Updated 23 August 2007

Isaac Kiprono SONGOK, Kenya (1500m/5000m)

Born 5 April 1984, Kaptel, near Kapsabet, Nandi District, Rift Valley Province, Kenya.

Former student at St. Patrick's High School, Iten, Keiyo District.

Lives mainly in Iten. Based in Tubingen, Germany during track season.

Manager: James Templeton.  Coach: Bro. Colm O'Connell

Native language: Nandi (Kalenjin). Second of seven children. Father small-scale farmer.

Isaac Songok began running in primary school and was National primary school champion at 5000m in 1999 and 2000 (also 2nd in Steeplechase in 1999). He finished 3rd in Kenya's 2000 World Junior trials 5000m (13:37, running barefoot) and was spotted by Bro. Colm O’Connell, who urged him to switch to 1500.

The next year Songok won the primary schools 1500, then Kenya's trials for the World Youth Championships 1500.  At the World Youths, in Debrecen, Hungary, he took the title in a championship record 3:36.78.

With help of fellow villager Bernard Lagat and manager James Templeton, Songok ran in four late-season European meetings in 2001, improving his PB to 3:35.55 in Leverkusen, breaking Jim Ryun's 37-year-old under-18 mile record in Linz (3:54.56) and setting a World Junior record at 2000m in Berlin (4:56.86).

In 2002 he won the 1500 in Kenya's national junior championships (3:39.2, faster than the winning time in the senior nationals, held simultaneously). Later in 2002 he lowered his PB to 3:34.20 in Zurich, but finished a disappointing 7th in the World Junior Championships in Kingston, where, according to Bro. Colm, "he was a bit of a marked man" and was badly jostled in the final.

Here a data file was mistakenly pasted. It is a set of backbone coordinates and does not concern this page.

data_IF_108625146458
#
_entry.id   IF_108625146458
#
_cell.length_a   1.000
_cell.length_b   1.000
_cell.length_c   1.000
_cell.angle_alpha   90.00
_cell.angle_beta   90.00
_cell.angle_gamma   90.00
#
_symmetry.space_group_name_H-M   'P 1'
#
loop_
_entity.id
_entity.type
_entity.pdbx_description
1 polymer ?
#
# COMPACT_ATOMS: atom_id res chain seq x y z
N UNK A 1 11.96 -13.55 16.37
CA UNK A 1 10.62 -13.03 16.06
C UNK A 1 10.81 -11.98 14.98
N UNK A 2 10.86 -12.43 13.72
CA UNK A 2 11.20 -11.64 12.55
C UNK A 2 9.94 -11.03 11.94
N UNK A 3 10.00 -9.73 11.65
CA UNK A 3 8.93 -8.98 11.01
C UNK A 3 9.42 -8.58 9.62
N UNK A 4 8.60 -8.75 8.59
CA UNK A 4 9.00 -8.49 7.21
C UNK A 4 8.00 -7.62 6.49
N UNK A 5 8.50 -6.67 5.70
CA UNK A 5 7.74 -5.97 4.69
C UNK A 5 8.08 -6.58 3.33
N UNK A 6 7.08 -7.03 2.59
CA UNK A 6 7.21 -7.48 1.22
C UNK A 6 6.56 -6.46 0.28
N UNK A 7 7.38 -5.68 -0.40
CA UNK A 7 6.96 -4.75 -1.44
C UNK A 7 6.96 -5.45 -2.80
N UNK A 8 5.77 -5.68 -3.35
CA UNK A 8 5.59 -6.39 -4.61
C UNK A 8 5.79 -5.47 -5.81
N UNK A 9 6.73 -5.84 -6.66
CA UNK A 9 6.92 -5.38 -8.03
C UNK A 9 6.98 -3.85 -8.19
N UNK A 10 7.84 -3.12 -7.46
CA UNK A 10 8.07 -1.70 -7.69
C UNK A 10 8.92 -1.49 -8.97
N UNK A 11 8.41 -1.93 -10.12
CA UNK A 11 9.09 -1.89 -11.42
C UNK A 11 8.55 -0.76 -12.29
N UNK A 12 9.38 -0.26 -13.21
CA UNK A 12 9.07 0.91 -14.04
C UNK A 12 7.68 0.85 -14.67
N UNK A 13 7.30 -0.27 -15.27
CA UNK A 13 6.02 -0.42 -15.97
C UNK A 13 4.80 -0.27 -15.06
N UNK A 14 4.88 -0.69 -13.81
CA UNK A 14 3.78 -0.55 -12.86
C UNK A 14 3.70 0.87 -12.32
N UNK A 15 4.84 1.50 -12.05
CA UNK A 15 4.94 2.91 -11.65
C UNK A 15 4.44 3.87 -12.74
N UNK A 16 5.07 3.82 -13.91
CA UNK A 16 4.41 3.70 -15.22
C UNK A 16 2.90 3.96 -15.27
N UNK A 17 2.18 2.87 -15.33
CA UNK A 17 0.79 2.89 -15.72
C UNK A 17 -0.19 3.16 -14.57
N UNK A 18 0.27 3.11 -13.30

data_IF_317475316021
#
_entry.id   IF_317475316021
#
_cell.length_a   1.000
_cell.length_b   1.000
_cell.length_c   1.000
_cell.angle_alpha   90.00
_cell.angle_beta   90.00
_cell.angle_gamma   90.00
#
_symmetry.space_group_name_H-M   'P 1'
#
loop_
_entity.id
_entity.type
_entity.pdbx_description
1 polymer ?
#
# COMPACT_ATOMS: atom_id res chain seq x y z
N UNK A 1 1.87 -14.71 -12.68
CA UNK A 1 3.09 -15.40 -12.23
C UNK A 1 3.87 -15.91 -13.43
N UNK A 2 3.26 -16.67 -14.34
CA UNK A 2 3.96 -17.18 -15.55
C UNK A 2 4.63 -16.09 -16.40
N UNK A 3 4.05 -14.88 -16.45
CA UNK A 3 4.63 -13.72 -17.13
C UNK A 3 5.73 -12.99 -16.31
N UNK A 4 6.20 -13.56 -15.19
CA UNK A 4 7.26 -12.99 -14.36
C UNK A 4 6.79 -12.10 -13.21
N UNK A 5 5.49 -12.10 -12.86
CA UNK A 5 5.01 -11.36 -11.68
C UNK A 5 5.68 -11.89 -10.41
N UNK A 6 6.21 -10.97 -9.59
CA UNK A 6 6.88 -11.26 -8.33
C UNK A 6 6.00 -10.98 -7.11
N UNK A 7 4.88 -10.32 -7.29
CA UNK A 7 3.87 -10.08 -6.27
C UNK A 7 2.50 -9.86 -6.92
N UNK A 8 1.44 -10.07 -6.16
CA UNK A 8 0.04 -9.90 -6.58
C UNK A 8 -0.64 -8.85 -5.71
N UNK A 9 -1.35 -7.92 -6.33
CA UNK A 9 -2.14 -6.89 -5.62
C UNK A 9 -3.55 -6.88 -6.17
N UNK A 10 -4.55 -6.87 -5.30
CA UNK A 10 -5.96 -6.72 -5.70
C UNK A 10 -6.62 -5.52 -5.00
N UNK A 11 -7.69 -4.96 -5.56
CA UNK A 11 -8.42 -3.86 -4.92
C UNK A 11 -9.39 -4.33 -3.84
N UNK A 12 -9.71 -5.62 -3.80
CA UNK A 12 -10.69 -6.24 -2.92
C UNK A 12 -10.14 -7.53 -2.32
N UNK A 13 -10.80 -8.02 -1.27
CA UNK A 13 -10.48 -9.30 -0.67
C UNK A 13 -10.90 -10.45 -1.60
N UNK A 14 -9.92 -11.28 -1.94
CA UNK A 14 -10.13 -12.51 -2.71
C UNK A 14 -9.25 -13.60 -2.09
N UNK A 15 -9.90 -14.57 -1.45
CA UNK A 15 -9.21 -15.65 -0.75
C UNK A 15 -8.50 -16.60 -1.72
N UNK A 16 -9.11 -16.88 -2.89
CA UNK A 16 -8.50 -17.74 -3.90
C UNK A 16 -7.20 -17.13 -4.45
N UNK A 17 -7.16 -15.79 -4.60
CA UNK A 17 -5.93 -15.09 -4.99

In 2003 Songok won Kenya's senior National Championships (3:38.6), finished 2nd in the World Championships trials (edging Lagat), and a week later in Heusden lowered his PB to 3:31.54. He showed his inexperience in the Paris World Championships, however, mistiming his kick and barely qualifying in his semi-final, then finding himself unable to follow Hicham El Guerrouj's sustained drive in the final (finished 10th in 3:34.39).

Songok claimed a couple of major scalps during Kenya's 2004 cross country season, beating both current and former World 5000m Champions Eliud Kipchoge and Richard Limo in the North Rift provincial competition. He took 5th at 4km in the Kenya World Cross Country trials and withstood the Ethiopian/Qatari (ex-Kenyan) onslaught at the Brussels World Cross Country to finish 7th (2nd among Kenyans) in the 4 km race.

Up to the Olympics, Songok’s 2004 outdoor season included six Grand Prox races and two brutal rounds of the Kenyan Olympic trials, in all of which he finished lower than 3rd only once (4th in 3:31.94 in the speedy Rome GL, behind Rachid Ramzi, Lagat and Mehdi Baala). He won the Kenya trials over a formidable field and finished 3rd in the dramatic Zurich 1500 (PB 3:30.99) as Lagat edged El Guerrouj in the year’s best time (3:27.40).

In Athens, however, after cruising in his heat (3:38.89), he ran tentatively in the semi-final, much as he had in Paris, barely reaching the final on time (3:37.10). And once again, he seemed unprepared for the erratic pace of the unpaced final and was left well back at the bell, ultimately coming in 12th in 3:41.72. Ten days later, in Brussels, he ran a creditable 3:32.02 for 6th behind four of the top five men from Athens. But in the more tactical Berlin race he was well off the pace in 11th (3:36.23). The 20-year-old’s long season ended with another 11th place (3:48.32) in the jog-and-kick World Athletics Final.